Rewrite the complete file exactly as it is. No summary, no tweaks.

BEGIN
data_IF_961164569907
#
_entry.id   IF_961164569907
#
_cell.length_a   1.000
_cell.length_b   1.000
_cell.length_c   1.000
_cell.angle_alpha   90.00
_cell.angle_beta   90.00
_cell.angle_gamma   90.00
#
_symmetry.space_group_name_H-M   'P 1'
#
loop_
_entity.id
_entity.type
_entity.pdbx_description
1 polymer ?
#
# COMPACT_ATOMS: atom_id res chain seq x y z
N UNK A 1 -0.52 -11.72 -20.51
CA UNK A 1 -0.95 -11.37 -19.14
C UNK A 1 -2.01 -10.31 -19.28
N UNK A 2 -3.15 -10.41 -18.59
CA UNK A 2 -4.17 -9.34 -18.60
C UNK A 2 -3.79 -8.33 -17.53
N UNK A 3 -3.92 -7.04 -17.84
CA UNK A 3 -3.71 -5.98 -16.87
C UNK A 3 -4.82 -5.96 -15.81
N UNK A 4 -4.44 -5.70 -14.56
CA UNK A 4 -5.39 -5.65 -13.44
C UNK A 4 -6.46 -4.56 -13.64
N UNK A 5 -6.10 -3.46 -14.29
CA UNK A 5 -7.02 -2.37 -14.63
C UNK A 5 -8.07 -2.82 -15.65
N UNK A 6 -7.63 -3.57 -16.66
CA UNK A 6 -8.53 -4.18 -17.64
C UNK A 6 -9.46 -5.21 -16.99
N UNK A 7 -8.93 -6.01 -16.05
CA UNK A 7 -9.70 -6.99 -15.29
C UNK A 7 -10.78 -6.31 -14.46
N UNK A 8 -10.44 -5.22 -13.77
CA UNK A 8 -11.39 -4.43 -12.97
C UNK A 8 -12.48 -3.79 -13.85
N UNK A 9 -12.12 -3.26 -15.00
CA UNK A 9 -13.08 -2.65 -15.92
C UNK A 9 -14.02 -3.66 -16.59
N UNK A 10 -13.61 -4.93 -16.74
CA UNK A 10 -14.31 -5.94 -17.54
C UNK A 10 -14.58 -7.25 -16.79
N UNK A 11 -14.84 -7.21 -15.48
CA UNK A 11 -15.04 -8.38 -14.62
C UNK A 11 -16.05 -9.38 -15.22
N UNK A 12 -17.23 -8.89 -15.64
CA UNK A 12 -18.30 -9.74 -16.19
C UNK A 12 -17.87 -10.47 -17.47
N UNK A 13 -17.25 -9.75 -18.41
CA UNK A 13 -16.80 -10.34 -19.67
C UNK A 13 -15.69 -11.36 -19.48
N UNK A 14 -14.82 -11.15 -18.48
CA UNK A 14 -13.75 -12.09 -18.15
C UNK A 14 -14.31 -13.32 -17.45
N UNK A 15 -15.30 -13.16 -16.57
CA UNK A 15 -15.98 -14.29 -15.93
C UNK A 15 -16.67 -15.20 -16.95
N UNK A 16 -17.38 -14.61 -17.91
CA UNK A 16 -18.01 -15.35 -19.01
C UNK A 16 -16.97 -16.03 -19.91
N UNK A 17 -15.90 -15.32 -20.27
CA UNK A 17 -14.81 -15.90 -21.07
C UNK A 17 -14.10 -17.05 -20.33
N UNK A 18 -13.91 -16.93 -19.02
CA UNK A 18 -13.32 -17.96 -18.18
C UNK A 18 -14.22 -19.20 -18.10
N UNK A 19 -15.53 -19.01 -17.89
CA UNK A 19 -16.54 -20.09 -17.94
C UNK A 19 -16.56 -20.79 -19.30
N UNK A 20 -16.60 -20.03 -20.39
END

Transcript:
data_IF_961164569907
#
_entry.id   IF_961164569907
#
_cell.length_a   1.000
_cell.length_b   1.000
_cell.length_c   1.000
_cell.angle_alpha   90.00
_cell.angle_beta   90.00
_cell.angle_gamma   90.00
#
_symmetry.space_group_name_H-M   'P 1'
#
loop_
_entity.id
_entity.type
_entity.pdbx_description
1 polymer ?
#
# COMPACT_ATOMS: atom_id res chain seq x y z
N UNK A 1 -0.52 -11.72 -20.51
CA UNK A 1 -0.95 -11.37 -19.14
C UNK A 1 -2.01 -10.31 -19.28
N UNK A 2 -3.15 -10.41 -18.59
CA UNK A 2 -4.17 -9.34 -18.60
C UNK A 2 -3.79 -8.33 -17.53
N UNK A 3 -3.92 -7.04 -17.84
CA UNK A 3 -3.71 -5.98 -16.87
C UNK A 3 -4.82 -5.96 -15.81
N UNK A 4 -4.44 -5.70 -14.56
CA UNK A 4 -5.39 -5.65 -13.44
C UNK A 4 -6.46 -4.56 -13.64
N UNK A 5 -6.10 -3.46 -14.29
CA UNK A 5 -7.02 -2.37 -14.63
C UNK A 5 -8.07 -2.82 -15.65
N UNK A 6 -7.63 -3.57 -16.66
CA UNK A 6 -8.53 -4.18 -17.64
C UNK A 6 -9.46 -5.21 -16.99
N UNK A 7 -8.93 -6.01 -16.05
CA UNK A 7 -9.70 -6.99 -15.29
C UNK A 7 -10.78 -6.31 -14.46
N UNK A 8 -10.44 -5.22 -13.77
CA UNK A 8 -11.39 -4.43 -12.97
C UNK A 8 -12.48 -3.79 -13.85
N UNK A 9 -12.12 -3.26 -15.00
CA UNK A 9 -13.08 -2.65 -15.92
C UNK A 9 -14.02 -3.66 -16.59
N UNK A 10 -13.61 -4.93 -16.74
CA UNK A 10 -14.31 -5.94 -17.54
C UNK A 10 -14.58 -7.25 -16.79
N UNK A 11 -14.84 -7.21 -15.48
CA UNK A 11 -15.04 -8.38 -14.62
C UNK A 11 -16.05 -9.38 -15.22
N UNK A 12 -17.23 -8.89 -15.64
CA UNK A 12 -18.30 -9.74 -16.19
C UNK A 12 -17.87 -10.47 -17.47
N UNK A 13 -17.25 -9.75 -18.41
CA UNK A 13 -16.80 -10.34 -19.67
C UNK A 13 -15.69 -11.36 -19.48
N UNK A 14 -14.82 -11.15 -18.48
CA UNK A 14 -13.75 -12.09 -18.15
C UNK A 14 -14.31 -13.32 -17.45
N UNK A 15 -15.30 -13.16 -16.57
CA UNK A 15 -15.98 -14.29 -15.93
C UNK A 15 -16.67 -15.20 -16.95
N UNK A 16 -17.38 -14.61 -17.91
CA UNK A 16 -18.01 -15.35 -19.01
C UNK A 16 -16.97 -16.03 -19.91
N UNK A 17 -15.90 -15.32 -20.27
CA UNK A 17 -14.81 -15.90 -21.07
C UNK A 17 -14.10 -17.05 -20.33
N UNK A 18 -13.91 -16.93 -19.02
CA UNK A 18 -13.32 -17.96 -18.18
C UNK A 18 -14.22 -19.20 -18.10
N UNK A 19 -15.53 -19.01 -17.89
CA UNK A 19 -16.54 -20.09 -17.94
C UNK A 19 -16.56 -20.79 -19.30
N UNK A 20 -16.60 -20.03 -20.39